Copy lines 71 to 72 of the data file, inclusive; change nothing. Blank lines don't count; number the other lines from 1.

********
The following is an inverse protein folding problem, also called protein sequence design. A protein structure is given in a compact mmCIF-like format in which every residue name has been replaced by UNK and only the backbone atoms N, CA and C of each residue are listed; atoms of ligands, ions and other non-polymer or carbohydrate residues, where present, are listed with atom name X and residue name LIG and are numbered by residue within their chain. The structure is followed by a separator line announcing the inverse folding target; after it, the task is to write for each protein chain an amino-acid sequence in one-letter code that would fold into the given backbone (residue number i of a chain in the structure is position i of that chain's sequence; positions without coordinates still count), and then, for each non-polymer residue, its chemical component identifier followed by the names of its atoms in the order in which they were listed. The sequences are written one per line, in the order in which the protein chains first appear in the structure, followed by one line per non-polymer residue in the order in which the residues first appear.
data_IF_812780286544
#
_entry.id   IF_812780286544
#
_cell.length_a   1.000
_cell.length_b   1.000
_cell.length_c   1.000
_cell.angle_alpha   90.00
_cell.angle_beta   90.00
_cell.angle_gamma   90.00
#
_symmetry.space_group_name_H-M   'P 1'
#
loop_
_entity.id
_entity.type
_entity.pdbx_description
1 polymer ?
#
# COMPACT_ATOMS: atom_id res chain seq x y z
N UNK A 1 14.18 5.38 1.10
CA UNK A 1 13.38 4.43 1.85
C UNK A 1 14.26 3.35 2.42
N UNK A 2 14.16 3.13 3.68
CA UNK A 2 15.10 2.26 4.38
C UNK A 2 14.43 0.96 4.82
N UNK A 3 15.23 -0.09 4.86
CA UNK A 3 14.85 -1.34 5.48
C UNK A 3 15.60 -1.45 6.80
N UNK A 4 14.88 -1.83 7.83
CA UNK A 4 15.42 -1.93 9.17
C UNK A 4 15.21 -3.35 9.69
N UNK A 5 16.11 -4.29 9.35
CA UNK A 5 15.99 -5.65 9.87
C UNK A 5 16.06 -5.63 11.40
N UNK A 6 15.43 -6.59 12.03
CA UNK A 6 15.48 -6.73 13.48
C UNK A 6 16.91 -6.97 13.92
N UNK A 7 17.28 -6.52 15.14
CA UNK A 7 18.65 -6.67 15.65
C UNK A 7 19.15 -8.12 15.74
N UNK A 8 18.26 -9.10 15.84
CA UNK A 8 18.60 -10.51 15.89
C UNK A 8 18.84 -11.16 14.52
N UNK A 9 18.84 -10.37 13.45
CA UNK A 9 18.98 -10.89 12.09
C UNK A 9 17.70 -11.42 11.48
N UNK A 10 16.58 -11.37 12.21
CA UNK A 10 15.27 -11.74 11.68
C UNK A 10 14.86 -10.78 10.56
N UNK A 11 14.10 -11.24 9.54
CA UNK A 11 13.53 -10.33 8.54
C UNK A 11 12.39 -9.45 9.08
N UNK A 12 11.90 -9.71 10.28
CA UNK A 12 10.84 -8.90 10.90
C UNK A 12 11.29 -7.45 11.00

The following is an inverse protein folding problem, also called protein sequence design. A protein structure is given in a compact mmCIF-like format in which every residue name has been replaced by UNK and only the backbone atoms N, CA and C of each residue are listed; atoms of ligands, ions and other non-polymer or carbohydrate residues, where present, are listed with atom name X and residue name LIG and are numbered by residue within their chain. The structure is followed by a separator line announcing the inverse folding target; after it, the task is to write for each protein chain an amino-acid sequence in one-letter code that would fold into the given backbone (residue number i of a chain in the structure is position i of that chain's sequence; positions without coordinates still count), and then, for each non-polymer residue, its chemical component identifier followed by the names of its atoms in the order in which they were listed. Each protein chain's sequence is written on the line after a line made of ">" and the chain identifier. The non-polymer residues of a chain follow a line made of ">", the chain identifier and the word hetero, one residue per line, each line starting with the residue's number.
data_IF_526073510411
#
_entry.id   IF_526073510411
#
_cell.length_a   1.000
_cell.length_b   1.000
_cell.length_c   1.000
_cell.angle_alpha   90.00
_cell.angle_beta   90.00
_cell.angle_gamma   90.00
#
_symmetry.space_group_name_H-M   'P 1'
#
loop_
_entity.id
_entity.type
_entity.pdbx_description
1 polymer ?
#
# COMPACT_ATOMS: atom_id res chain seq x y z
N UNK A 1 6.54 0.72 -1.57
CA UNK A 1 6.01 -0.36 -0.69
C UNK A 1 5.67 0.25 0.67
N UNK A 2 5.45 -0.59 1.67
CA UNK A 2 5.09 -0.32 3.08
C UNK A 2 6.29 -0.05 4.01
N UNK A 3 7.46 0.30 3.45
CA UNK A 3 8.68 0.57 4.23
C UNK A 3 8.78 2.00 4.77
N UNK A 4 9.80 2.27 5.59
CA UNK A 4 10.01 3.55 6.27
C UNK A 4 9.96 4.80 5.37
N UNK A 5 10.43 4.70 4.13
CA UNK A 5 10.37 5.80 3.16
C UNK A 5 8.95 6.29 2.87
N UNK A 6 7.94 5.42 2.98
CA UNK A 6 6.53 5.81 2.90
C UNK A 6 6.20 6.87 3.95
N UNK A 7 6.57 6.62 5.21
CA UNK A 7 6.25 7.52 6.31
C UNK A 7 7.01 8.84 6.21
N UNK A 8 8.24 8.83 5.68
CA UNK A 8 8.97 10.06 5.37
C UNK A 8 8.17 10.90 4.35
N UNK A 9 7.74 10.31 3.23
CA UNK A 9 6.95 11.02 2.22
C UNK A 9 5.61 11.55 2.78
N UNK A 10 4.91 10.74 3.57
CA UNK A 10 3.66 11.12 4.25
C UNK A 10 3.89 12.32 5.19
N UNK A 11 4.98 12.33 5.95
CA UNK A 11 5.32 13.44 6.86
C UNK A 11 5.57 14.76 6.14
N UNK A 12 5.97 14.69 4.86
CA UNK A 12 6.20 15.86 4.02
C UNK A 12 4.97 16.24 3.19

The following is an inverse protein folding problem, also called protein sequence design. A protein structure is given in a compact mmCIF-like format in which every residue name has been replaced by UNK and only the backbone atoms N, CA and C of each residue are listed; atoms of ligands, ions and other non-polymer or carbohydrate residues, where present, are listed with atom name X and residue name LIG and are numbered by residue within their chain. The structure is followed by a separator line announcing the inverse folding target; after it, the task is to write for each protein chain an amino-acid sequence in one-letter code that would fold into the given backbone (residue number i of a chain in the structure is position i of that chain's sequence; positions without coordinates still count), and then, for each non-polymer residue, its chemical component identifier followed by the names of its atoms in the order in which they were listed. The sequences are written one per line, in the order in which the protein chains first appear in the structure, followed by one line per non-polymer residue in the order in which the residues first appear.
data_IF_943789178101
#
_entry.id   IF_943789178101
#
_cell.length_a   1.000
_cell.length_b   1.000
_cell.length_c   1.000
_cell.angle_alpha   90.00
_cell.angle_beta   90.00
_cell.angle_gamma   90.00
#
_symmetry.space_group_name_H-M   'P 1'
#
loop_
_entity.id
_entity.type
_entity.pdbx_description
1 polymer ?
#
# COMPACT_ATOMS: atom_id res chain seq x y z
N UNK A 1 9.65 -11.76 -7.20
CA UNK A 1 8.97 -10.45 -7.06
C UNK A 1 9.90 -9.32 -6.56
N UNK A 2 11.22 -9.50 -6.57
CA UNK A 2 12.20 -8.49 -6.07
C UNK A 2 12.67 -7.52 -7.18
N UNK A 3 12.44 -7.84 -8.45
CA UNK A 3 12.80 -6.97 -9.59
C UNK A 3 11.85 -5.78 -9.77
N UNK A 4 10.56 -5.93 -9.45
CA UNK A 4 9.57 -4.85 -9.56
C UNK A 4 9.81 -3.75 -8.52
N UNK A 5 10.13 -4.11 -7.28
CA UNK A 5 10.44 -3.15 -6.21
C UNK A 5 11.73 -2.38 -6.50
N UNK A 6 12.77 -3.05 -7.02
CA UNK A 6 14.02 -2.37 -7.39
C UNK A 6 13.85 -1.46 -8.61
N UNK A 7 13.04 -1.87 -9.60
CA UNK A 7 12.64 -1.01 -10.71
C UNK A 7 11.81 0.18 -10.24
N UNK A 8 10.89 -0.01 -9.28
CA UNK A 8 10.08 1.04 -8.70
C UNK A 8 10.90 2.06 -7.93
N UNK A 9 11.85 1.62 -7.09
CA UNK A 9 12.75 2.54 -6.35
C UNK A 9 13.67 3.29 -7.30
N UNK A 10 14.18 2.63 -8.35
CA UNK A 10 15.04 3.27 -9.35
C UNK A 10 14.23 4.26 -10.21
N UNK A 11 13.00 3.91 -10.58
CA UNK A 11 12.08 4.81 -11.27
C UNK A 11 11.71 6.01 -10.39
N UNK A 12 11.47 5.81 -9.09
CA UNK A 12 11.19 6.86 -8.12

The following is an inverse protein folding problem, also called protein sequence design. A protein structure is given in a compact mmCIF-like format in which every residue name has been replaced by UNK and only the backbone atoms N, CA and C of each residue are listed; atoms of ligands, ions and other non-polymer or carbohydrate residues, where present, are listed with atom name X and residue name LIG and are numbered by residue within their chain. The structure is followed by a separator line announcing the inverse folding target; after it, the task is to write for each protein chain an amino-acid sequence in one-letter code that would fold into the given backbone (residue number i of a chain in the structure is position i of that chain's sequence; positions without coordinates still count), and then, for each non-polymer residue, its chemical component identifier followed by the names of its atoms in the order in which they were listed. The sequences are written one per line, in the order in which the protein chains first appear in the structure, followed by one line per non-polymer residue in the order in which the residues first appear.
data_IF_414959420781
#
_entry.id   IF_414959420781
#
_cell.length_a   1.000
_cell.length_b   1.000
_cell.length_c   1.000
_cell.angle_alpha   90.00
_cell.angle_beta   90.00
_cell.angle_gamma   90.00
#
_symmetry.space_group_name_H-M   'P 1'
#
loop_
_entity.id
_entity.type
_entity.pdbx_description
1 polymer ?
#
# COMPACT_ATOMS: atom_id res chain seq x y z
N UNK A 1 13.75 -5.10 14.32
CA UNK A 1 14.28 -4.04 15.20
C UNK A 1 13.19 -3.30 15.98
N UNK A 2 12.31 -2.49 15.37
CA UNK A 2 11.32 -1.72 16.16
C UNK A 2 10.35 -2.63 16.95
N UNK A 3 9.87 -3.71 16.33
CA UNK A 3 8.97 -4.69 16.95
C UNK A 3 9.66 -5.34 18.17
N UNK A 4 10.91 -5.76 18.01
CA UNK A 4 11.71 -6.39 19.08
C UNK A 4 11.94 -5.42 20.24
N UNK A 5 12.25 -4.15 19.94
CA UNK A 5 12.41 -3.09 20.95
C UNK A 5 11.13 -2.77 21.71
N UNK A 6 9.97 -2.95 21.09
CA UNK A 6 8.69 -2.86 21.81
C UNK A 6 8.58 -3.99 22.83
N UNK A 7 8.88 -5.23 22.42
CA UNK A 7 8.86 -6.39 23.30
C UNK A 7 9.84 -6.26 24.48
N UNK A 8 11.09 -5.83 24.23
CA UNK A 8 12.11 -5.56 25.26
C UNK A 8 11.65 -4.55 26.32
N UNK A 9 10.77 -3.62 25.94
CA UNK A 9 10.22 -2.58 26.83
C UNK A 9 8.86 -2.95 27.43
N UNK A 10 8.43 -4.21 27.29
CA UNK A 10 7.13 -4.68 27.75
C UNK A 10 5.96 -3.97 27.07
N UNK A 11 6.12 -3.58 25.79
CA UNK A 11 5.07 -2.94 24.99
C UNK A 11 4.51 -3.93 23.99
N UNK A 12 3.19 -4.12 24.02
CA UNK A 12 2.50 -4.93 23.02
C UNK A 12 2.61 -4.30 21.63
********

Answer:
#
loop_